By: Ana Berman
The world’s four largest agriculture companies, commonly known as ABCD, have partnered to digitize international grain trading by using blockchain and artificial intelligence (AI) technologies, Reuters reports Thursday, Oct. 25.
ABCD, composed of Archer Daniels Midland Co., Bunge Ltd., Cargill Inc., and Louis Dreyfus Co., states that blockchain implementation could make trading more efficient and transparent, as well as reduce costs. The conglomerate aims to digitize the system that has previously relied on paper contracts, invoices, and manual payments.
According to grain industry news outlet World-Grain.com, blockchain and AI will be initially used to automate grain and oilseed post-trade execution processes, which are a highly manual and costly part of the supply chain.
In the long run, ABCD plans to integrate blockchain technology on different levels of the supply chain, including shipping, storage, and customer experience.
As cited by World-Grain.com, CEO of Louis Dreyfus Co. Ian McIntosh explained how blockchain could help develop the agriculture industry, noting the technology’s “capacity to generate efficiencies and reduce the time usually spent on manual document and data processing.”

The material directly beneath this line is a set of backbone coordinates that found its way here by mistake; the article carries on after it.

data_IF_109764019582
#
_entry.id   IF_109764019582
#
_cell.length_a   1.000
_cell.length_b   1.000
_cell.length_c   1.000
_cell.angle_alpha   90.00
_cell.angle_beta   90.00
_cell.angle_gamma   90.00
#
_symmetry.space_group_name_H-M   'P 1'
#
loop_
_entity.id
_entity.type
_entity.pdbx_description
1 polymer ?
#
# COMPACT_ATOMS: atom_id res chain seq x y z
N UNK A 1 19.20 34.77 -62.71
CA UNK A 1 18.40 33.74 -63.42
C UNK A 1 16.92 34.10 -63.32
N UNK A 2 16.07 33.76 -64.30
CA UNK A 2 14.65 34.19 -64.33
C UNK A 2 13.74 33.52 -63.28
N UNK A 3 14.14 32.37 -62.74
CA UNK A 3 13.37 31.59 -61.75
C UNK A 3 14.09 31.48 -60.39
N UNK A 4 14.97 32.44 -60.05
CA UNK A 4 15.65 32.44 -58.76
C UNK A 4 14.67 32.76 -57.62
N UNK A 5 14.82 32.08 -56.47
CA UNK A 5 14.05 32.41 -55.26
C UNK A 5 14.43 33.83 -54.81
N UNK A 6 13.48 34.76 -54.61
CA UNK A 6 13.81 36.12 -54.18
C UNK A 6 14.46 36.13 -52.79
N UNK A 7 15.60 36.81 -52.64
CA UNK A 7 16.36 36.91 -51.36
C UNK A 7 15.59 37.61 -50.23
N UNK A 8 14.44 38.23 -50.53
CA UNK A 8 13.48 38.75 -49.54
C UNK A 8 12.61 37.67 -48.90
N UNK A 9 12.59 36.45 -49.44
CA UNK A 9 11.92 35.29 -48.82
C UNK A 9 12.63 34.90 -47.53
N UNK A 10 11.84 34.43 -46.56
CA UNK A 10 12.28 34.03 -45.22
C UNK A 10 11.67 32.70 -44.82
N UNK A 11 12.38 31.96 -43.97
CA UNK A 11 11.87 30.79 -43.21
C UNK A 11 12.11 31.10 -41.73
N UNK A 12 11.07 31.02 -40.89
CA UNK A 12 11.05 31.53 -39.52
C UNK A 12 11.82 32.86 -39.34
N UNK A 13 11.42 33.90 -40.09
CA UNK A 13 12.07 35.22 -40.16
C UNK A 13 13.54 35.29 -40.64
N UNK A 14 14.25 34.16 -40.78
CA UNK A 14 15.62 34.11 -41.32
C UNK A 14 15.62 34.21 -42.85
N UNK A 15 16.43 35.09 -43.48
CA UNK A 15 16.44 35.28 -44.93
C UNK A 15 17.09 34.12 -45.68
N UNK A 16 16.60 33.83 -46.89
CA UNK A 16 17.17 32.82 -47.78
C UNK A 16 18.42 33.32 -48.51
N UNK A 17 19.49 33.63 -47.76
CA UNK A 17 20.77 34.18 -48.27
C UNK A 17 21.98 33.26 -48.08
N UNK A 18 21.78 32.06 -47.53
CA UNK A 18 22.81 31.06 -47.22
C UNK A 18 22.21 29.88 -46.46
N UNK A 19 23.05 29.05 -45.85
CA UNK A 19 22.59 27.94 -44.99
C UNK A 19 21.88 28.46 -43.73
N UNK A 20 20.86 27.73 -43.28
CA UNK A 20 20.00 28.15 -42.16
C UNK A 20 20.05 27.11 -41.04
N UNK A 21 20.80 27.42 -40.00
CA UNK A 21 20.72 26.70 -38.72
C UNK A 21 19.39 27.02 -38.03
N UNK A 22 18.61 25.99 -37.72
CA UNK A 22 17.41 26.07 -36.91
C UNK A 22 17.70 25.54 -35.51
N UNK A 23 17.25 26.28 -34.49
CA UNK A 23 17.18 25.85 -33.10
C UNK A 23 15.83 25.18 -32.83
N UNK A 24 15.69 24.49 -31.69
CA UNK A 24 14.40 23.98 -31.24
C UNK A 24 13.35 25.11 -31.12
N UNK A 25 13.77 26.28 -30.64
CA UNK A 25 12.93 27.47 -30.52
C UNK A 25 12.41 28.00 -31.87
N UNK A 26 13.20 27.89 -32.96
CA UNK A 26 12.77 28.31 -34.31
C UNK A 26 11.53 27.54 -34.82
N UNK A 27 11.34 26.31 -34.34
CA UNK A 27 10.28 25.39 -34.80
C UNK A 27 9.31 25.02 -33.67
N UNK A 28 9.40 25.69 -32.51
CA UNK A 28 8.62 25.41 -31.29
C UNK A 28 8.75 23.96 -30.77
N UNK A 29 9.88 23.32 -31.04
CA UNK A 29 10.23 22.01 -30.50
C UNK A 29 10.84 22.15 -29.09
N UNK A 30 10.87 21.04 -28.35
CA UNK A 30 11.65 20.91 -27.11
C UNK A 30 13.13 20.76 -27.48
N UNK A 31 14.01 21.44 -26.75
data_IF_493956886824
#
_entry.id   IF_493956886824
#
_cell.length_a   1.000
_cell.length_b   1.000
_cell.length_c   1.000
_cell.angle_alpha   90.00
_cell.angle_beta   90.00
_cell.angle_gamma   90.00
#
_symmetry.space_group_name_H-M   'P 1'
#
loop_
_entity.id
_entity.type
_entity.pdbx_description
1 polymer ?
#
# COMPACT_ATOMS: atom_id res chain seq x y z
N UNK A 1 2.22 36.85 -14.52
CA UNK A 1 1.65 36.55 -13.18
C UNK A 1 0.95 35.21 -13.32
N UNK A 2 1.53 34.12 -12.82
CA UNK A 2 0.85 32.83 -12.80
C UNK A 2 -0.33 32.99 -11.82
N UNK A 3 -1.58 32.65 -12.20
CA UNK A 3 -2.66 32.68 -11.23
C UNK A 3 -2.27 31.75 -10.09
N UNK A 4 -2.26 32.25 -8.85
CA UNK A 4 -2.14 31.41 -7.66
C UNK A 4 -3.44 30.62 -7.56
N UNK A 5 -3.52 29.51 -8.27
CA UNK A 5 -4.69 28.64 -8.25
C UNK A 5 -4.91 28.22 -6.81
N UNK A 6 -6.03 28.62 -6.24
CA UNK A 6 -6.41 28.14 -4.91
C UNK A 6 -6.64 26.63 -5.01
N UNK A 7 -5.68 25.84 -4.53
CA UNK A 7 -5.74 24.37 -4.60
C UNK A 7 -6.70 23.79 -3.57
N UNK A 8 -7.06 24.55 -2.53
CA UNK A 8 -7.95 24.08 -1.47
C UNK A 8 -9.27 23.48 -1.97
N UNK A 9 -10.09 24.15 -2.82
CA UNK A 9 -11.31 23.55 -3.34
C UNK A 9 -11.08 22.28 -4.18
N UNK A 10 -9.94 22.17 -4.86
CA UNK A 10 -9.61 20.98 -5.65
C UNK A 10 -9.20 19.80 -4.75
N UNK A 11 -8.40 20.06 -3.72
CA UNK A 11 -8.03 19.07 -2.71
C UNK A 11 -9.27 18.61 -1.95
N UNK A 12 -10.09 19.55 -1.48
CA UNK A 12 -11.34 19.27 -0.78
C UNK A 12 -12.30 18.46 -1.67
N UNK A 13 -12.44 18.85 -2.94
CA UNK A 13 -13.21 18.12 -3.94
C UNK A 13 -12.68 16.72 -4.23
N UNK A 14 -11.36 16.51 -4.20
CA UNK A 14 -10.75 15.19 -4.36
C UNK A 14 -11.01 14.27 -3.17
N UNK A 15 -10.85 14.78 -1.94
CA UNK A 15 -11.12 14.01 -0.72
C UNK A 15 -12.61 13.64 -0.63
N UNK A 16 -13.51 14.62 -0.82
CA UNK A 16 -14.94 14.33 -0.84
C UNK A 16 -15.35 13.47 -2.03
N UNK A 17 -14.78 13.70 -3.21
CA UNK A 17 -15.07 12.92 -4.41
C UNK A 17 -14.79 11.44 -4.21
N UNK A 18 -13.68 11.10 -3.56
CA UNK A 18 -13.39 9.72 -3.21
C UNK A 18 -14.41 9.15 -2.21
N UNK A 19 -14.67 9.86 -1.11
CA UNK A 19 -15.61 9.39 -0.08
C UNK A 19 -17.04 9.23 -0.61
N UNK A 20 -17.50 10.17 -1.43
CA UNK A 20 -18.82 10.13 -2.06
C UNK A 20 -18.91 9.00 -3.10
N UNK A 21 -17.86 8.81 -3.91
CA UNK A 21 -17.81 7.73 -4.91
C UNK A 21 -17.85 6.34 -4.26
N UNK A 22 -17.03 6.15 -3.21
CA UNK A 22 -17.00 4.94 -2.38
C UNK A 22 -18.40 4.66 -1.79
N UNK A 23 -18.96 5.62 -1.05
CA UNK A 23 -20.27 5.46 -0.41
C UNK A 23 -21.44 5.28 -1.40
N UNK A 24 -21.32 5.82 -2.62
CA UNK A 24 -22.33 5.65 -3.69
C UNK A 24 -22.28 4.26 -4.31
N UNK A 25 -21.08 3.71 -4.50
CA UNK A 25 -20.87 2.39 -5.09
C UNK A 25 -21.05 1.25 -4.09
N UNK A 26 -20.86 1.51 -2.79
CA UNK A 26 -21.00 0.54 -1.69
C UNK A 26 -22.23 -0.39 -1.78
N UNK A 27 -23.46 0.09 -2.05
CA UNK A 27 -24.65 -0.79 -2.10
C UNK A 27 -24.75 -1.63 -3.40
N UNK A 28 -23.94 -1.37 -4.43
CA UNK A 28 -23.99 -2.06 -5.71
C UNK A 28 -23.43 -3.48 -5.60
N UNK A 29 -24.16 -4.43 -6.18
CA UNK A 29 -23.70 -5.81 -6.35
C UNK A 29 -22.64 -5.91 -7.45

Major food giants across the world have been testing blockchain to improve the efficiency of the supply chain. Louis Dreyfus Co., along with four other parties, conducted its first blockchain-based shipment back in January 2018, sending soybeans from America to China using the Easy Trading Connect (ETC) blockchain platform.
U.S. national milk marketing cooperative Dairy Farmers of America also piloted decentralized solutions among its farmer-members in 48 states, while major Dutch supermarket chain Albert Heijn used blockchain to track orange juice production.
As per a recent study by Reportlinker, blockchain use in agriculture and food supply chains market will be worth over $400 million in the next five years.